This archived Web page remains online for reference, research or recordkeeping purposes. This page will not be altered or updated. Web pages that are archived on the Internet are not subject to the Government of Canada Web Standards. As per the Communications Policy of the Government of Canada, you can request alternate formats of this page on the Contact Us page.
Peter Charles Larkin, 1927
Peter Larkin was a businessman and a Liberal, a close friend of Sir Wilfrid Laurier and Mackenzie King. In the early 1920s, Larkin and other wealthy Liberals undertook an extensive renovation of Laurier House, to prepare it for King, and Larkin personally contributed many items. In the late 1920s, Larkin headed a group of friends who raised a $225,000 trust fund for King. King liked Larkin very much and was deeply grateful to him. This photograph of Peter Larkin's portrait, signed and dated September 14, 1927, is from King's personal collection.
Peter Larkin was a businessman, active in public life and a patron of the arts. He was Vice-President of the Salada Tea Company of Canada. He was a Liberal, a close friend of Sir Wilfrid Laurier and of Mackenzie King.
When Lady Laurier died in 1921, she bequeathed Laurier House to King. Peter Larkin and other wealthy Liberals undertook an extensive renovation of the house, and Larkin personally contributed pictures, china, silver and furniture. King's diary contains many references to Larkin and comments about his kindness; for example, "What a true and good friend he has been." (Diary, January 15, 1923)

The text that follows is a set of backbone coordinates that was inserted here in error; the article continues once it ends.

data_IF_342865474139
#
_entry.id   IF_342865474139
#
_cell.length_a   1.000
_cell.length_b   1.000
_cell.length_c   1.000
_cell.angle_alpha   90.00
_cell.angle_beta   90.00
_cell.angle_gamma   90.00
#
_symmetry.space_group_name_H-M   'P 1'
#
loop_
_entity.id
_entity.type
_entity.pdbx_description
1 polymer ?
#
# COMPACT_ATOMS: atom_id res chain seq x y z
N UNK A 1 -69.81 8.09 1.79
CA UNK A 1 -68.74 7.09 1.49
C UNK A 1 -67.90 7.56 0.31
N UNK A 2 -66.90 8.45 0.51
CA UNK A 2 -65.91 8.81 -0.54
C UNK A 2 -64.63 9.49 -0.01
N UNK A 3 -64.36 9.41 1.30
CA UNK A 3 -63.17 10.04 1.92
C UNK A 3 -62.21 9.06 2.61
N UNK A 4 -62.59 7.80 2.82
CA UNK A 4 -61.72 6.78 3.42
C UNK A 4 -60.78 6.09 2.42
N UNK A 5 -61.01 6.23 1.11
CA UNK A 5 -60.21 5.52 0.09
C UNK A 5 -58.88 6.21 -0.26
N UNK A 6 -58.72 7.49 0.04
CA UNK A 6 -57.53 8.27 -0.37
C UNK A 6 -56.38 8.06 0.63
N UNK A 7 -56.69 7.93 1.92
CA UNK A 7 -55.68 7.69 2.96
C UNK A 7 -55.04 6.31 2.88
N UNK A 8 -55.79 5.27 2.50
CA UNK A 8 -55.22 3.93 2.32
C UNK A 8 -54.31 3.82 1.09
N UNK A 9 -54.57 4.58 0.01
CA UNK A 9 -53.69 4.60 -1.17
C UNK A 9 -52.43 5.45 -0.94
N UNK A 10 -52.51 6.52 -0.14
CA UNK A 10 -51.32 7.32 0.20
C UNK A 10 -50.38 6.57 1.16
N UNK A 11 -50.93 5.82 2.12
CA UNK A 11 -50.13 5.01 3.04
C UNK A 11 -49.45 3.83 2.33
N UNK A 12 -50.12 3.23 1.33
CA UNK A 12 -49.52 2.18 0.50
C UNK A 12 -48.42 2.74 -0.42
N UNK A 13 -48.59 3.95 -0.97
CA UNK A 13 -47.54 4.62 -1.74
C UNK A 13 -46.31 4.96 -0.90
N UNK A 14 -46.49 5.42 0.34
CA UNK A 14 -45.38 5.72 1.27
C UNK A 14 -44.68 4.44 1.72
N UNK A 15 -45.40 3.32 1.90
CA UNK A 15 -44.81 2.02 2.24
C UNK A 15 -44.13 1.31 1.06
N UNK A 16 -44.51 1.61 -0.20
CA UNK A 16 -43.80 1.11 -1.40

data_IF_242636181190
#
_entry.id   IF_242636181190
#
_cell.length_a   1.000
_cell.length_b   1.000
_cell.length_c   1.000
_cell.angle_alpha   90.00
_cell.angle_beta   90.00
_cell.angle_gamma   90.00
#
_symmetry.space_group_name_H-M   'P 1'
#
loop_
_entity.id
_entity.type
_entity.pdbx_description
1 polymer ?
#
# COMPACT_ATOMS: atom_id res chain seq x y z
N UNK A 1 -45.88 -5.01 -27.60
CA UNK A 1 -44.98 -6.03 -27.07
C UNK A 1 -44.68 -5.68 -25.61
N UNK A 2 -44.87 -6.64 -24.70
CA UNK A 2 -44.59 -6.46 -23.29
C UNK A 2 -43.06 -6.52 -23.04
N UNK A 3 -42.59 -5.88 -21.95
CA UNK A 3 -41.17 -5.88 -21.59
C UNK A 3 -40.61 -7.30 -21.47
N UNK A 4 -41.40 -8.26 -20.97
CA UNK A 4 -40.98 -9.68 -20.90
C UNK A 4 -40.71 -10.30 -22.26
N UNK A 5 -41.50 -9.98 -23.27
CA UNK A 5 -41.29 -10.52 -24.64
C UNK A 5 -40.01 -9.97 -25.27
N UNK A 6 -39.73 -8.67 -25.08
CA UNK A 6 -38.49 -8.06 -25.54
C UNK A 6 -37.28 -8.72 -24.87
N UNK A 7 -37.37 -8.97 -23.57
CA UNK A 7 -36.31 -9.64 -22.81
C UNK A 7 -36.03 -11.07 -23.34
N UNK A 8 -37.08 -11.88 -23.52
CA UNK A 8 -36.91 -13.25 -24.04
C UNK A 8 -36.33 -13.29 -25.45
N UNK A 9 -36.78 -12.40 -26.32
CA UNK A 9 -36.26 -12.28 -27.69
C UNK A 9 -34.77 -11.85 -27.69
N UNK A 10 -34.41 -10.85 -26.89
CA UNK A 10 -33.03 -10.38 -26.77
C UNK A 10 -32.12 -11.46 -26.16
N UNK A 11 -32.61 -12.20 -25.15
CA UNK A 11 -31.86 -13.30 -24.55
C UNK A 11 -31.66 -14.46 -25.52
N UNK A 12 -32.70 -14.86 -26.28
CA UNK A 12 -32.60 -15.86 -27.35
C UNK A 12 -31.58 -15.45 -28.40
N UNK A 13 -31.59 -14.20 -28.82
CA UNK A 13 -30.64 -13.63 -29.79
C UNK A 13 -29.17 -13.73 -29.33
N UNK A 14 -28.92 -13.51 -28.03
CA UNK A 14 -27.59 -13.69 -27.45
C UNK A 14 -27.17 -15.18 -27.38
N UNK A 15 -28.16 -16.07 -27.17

King also wrote: "...Mr. Larkin told me not to be concerned about maintenance of Laurier House & the future that he was working that out...." (Diary, August 25, 1924)
In 1922, Larkin was appointed Canadian High Commissioner to Great Britain. When King travelled to Britain, he would see Larkin, and Larkin made frequent trips back to Canada. King consulted him on many matters concerning Laurier House and also on issues of public policy.
In the late 1920s, a group of friends, headed by Larkin, raised a fund of $225,000 for King, to give him political independence. (Diary, January 14, 1929) King described Larkin as: "the truest friend of my life, and a friend such as one man in a million has had, a truly noble character.... He has given me nearly all I possess... & with it a sense of security which without him I could never have had...." (Diary, January 29, 1930)
Larkin died on February 3, 1930, while still in office as High Commissioner. King wrote that Laurier, Mulock and Larkin were "my closest & most intimate & best friends." (Diary, February 10, 1930)
Library and Archives Canada holds some P.C. Larkin Papers (MG27-IIIE1).